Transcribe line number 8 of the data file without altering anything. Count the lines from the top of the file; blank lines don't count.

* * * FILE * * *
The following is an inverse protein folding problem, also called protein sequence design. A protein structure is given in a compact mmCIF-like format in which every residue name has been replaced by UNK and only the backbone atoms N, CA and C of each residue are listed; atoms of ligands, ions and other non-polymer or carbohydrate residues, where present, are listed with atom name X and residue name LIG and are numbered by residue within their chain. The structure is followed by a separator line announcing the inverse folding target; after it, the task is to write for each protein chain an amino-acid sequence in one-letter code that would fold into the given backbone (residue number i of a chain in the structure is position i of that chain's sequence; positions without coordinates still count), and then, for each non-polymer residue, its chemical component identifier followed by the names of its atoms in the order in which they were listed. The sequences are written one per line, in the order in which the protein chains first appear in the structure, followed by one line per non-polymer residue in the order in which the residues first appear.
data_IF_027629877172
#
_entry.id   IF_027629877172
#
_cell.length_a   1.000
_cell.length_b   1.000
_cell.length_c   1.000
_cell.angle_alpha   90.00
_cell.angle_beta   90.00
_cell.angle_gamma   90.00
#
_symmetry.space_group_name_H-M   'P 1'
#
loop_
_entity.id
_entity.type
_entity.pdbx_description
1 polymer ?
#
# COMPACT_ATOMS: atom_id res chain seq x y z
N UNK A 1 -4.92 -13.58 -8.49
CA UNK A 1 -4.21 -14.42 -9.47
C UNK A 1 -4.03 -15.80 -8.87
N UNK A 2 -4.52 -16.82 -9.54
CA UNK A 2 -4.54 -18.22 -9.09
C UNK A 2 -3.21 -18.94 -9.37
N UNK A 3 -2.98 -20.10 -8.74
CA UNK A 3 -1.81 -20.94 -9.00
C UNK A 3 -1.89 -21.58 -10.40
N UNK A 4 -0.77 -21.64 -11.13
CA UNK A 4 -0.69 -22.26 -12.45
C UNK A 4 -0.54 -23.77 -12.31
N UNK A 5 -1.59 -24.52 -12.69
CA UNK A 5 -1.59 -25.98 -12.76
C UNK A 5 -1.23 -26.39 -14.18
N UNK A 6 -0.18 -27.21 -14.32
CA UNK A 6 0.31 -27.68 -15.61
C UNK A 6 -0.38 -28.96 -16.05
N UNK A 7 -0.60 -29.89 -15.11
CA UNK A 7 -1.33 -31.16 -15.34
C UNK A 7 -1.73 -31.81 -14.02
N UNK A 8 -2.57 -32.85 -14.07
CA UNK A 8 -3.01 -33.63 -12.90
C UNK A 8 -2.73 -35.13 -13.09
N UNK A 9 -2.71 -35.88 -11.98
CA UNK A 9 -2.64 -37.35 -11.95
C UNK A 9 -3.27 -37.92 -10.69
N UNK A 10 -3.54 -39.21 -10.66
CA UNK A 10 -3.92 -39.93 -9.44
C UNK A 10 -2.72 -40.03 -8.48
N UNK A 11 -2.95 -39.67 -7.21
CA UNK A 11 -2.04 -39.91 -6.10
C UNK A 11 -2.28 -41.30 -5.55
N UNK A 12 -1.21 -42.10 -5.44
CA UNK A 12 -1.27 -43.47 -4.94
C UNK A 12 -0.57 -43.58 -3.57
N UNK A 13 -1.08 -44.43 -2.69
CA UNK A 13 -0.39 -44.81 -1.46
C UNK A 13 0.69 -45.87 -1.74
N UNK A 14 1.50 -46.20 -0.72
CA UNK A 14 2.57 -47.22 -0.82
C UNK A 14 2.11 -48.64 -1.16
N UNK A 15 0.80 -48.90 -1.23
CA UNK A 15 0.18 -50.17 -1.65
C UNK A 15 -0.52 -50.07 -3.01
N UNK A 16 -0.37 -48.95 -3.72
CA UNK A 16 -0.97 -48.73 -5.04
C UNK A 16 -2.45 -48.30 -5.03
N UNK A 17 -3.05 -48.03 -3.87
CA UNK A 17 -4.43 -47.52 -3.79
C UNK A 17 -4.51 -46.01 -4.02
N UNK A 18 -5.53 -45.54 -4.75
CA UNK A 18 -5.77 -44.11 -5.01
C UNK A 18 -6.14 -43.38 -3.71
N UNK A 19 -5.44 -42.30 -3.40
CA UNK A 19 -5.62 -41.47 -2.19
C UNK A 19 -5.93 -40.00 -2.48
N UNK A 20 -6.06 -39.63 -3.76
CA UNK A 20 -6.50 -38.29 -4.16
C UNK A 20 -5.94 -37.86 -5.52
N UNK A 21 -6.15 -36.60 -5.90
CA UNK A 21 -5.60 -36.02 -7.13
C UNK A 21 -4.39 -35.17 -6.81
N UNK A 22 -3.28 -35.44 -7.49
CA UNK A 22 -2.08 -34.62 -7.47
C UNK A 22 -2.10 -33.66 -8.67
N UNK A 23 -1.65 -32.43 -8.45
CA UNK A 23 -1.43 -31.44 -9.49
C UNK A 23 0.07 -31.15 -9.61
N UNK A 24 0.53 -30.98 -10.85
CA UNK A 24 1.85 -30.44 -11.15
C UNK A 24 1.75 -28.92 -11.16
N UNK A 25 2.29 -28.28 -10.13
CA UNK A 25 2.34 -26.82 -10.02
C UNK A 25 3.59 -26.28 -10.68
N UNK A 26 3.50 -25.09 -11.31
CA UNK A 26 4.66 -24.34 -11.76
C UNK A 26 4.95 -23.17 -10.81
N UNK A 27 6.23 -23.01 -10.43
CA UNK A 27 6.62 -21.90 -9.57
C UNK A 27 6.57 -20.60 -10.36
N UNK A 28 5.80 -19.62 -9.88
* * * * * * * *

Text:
_cell.length_c   1.000